Opportunity for Ireland to be EU R&D hub for AR and VR

8 May 2017

Image: Oleksandr Nagaiets/Shutterstock

Brexit could create the perfect storm for Ireland to become the EU research and development hub for AR and VR, a €99bn market opportunity.

According to Dublin Institute of Technology’s Alex Gibson, fostering research and development (R&D) in augmented reality (AR) and virtual reality (VR) over the coming years could reap a major economic boost for the country, given the changing relationship between the UK and the rest of Europe.

“At present, Britain is undoubtedly the main market in the EU when it comes to augmented reality and virtual reality,” Gibson said.

‘The potential for the island as a whole is clearly there – we just need to make sure that we all grasp it and that we don’t leave it until it is too late’

“However, with the advent of Brexit, the massive expected investment into European AR and VR will need a new home within the EU, and that creates significant opportunities for other countries – particularly Ireland.

“There is now a major gap in the EU market and if we were to cultivate an R&D environment for AR and VR in this country, we would be very well placed to occupy that space, become a development hub for these sectors and secure a significant source of economic investment.”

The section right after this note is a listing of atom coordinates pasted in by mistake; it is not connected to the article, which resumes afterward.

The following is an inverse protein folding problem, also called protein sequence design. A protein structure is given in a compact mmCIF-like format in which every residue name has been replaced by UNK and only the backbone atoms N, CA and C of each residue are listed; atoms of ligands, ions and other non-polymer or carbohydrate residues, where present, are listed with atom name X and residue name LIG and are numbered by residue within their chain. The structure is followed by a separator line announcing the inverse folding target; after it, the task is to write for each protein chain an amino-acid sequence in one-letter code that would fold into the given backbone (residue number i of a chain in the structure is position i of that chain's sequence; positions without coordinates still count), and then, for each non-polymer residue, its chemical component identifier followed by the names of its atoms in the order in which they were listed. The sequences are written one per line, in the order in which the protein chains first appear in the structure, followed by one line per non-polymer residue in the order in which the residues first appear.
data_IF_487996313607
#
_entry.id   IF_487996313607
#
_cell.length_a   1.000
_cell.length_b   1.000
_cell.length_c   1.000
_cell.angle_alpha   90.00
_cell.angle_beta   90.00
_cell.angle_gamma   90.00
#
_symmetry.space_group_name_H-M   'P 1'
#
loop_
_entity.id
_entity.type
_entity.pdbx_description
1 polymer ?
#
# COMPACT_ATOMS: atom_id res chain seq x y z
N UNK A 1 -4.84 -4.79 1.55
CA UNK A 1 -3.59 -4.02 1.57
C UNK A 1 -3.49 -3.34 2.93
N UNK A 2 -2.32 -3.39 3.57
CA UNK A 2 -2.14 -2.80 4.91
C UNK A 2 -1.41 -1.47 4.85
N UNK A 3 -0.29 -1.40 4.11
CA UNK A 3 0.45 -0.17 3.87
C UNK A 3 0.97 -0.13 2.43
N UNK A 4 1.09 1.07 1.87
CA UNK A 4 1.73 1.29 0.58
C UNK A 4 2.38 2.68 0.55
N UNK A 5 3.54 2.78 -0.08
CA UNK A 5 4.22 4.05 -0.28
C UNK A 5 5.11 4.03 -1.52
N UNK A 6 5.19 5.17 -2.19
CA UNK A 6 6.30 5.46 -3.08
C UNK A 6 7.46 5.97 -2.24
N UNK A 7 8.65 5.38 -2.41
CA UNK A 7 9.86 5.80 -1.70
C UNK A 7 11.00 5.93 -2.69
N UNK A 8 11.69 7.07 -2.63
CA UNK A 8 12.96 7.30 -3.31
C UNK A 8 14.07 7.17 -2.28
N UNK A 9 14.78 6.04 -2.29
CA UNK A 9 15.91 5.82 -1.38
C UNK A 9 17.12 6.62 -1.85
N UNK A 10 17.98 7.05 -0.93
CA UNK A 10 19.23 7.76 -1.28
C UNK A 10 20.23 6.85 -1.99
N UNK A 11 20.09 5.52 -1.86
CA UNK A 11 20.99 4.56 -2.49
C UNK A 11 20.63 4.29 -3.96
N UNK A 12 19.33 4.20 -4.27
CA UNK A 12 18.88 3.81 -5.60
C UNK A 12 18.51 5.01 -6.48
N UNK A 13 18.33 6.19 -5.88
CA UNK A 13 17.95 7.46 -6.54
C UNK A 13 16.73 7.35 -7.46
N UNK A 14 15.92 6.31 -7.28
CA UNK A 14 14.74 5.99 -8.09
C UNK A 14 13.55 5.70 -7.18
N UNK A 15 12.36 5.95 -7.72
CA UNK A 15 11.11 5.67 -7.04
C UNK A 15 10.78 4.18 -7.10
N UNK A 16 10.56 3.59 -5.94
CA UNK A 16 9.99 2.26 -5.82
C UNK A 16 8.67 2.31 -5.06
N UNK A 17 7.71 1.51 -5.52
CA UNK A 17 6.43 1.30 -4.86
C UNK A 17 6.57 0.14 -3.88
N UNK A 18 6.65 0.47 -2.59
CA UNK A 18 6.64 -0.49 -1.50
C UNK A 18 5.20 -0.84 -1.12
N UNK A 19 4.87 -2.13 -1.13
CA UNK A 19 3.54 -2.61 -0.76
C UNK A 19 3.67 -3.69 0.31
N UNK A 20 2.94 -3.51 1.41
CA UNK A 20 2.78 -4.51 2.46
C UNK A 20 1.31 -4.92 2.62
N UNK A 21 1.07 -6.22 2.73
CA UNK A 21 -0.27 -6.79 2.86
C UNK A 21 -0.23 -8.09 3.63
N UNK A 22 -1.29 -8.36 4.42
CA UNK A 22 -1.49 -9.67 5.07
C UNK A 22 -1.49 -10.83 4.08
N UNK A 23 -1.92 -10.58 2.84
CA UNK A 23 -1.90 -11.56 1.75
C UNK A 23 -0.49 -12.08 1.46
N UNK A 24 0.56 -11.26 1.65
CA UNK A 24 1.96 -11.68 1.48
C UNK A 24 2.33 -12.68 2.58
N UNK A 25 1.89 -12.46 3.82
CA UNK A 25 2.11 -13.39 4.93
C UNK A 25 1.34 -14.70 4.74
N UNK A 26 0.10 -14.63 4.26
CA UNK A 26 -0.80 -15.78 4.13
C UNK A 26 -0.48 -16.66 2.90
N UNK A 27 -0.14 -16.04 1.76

Gibson, one of the country’s leading academic authorities on these technological sectors, was speaking ahead of the annual AR and VR conference, ARVR Innovate, which takes place at the RDS on 11 May.

The next big growth sectors on the horizon

“The global AR and VR markets are estimated to be worth €99bn by 2021,” Gibson said, citing research from technology consultants at Digi-Capital, who estimated that the combined AR/VR market will be valued at $108bn by 2021. At current exchange rates, this is the equivalent of €99bn.

“This means there will be considerable growth in these sectors over the next few years. That growth will require substantial activity in the development of more advanced hardware, more efficient and complex software, and also in creating processes that will allow for the mainstreaming of AR and VR activity into people’s day-to-day lives.

“When you consider the burgeoning AR and VR community in Ireland, the significant technology talent that is already located in this country, our strong track record in working with the major multinational technology companies, our shared language with the US, and then add in our corporate tax rates and the benefits provided by measures like the Knowledge Box, we are very well placed to take advantage of this opportunity.”

However, Gibson warned that it will require a significant push from the Government to ensure that the companies looking to invest are embraced, and that the benefits this country offers to the sectors are fully expounded.

“The North [has] already recognised this trend. Invest NI has really embraced AR and VR as markets for growth.

“For example, they will be promoting 16 Northern-based businesses [that] are active in these sectors at the ARVR Innovate conference.

“The potential for the island as a whole is clearly there – we just need to make sure that we all grasp it and that we don’t leave it until it is too late.”

John Kennedy is a journalist who served as editor of Silicon Republic for 17 years